As of 1997, the cost of a liver transplant in the United States was $314,500, including the evaluation, procurement of the liver, hospitalization, physician fees and follow-up care and medications for the first year. As of 2002, the cost of a liver transplant in the United States averaged about $250,000 for immediate hospital and doctor expenses. Necessary pre- and post-operative expenses brought the total to about $314,500.

In some cases Medicare provides coverage for liver transplants for some causes of liver failure. Talk to your transplant center to see if they are Medicare approved and you meet the criteria for a Medicare covered transplant. If you have private insurance, you should check with your insurance representative about whether your policy covers liver transplants. This may help to pay some of the costs.

The social worker or a financial counselor at your transplant center may be able to help you to access local, state or national programs that can help you with the costs of the transplant and postoperative care, including needed medications.

How do I start the process?

You start the process by speaking to your doctor about a liver transplant. If your doctor feels that a transplant would be a good treatment choice, you need to contact a transplant center. You will need to speak to the transplant coordinator at the center, who will make arrangements for you to have a medical evaluation. This will help you and your health care team decide whether a liver transplant is a good option for you.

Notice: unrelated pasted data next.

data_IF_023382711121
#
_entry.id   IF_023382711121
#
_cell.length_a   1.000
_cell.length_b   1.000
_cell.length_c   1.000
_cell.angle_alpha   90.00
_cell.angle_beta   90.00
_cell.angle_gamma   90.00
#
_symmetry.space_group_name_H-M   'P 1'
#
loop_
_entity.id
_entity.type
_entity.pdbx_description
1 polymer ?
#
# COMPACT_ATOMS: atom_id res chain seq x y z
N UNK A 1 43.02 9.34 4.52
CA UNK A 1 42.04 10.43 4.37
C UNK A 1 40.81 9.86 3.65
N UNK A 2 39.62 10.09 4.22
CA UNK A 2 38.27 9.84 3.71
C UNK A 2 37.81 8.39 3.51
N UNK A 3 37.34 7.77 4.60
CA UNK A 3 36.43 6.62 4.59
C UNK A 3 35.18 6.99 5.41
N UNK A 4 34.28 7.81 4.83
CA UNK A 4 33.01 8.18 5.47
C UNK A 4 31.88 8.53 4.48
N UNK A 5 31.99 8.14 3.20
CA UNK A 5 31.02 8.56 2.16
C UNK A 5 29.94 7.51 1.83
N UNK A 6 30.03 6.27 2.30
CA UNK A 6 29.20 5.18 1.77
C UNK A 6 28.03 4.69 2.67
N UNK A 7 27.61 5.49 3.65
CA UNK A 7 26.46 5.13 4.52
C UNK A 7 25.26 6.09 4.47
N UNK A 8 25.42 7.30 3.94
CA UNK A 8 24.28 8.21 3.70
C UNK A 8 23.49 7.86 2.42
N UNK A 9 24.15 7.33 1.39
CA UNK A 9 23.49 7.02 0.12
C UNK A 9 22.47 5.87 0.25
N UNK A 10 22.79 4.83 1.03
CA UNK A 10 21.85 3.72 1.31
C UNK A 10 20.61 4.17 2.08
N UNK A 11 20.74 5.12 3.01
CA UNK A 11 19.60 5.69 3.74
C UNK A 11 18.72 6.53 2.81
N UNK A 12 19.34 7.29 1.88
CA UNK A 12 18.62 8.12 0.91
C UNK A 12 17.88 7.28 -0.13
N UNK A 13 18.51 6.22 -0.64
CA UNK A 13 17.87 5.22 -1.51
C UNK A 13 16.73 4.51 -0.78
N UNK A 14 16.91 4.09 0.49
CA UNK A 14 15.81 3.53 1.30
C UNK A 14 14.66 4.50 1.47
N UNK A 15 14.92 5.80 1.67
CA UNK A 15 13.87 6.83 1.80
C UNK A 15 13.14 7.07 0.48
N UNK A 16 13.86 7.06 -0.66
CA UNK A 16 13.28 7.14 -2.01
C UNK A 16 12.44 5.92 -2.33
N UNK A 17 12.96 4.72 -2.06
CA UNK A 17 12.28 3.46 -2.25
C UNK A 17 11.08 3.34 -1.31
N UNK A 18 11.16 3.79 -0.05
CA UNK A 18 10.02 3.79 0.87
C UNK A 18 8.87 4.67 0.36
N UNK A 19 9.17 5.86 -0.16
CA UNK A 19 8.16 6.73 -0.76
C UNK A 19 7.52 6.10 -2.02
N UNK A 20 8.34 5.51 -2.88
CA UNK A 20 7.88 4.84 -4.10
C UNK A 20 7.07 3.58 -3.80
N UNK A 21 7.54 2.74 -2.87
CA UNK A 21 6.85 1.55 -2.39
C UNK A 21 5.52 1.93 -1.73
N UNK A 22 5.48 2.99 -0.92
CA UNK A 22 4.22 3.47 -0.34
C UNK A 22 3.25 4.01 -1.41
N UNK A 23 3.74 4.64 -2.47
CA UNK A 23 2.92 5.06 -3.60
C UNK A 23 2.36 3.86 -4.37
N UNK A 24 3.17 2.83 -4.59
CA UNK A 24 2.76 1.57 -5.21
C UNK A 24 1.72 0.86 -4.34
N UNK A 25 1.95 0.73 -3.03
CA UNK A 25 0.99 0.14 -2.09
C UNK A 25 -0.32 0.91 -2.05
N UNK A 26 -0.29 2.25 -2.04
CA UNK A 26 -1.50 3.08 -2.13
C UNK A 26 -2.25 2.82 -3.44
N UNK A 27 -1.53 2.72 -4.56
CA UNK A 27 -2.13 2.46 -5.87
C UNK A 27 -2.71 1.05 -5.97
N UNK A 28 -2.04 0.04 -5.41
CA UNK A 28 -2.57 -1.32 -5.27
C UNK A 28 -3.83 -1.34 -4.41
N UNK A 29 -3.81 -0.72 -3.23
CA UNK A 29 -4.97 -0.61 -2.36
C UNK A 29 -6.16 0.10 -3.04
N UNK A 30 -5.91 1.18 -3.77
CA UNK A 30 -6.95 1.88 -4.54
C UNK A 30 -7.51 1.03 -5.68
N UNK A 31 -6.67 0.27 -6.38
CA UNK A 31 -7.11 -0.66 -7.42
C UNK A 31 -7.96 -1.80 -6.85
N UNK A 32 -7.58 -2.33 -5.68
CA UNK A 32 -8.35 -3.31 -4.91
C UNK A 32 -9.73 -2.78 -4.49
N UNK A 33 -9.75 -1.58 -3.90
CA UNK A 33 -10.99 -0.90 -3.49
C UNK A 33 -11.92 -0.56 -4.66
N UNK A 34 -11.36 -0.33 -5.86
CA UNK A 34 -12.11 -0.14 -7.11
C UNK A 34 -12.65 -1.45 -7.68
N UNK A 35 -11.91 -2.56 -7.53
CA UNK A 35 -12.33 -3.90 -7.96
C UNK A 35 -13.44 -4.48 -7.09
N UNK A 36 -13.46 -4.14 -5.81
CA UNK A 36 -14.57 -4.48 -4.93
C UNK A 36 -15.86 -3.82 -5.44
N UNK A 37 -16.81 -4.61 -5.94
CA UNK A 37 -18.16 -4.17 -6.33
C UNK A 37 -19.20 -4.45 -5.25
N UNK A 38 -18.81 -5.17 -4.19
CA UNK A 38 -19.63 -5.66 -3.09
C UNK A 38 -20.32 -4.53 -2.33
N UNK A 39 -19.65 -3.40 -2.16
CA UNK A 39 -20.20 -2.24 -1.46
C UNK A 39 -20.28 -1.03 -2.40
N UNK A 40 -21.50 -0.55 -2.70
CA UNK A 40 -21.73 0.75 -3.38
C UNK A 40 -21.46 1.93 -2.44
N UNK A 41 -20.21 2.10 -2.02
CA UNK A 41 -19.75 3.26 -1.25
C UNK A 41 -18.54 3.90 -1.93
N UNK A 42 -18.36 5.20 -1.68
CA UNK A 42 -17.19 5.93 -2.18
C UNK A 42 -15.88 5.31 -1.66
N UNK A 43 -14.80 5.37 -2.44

How am I evaluated for a liver transplant?

When patients have a life-threatening liver disease, the evaluation and liver transplant itself are best undertaken while they are still healthy enough to have major surgery. The patient will need to meet with a transplant surgeon and transplant coordinator at an approved transplant center.

In addition to a medical history review and physical examination, some special tests may include:

  • tests of lung function, including chest X-ray
  • heart evaluation, including EKG
  • ultrasound and CT scan or MRI of the liver
  • blood tests including blood and tissue typing
  • special X-ray tests of the liver and bile ducts, gall bladder, and pancreas
  • X-ray studies of the esophagus, stomach and intestines
  • evaluation of kidney function including a 24-hour urine test
  • social and psychological evaluation
  • eye and dental exams.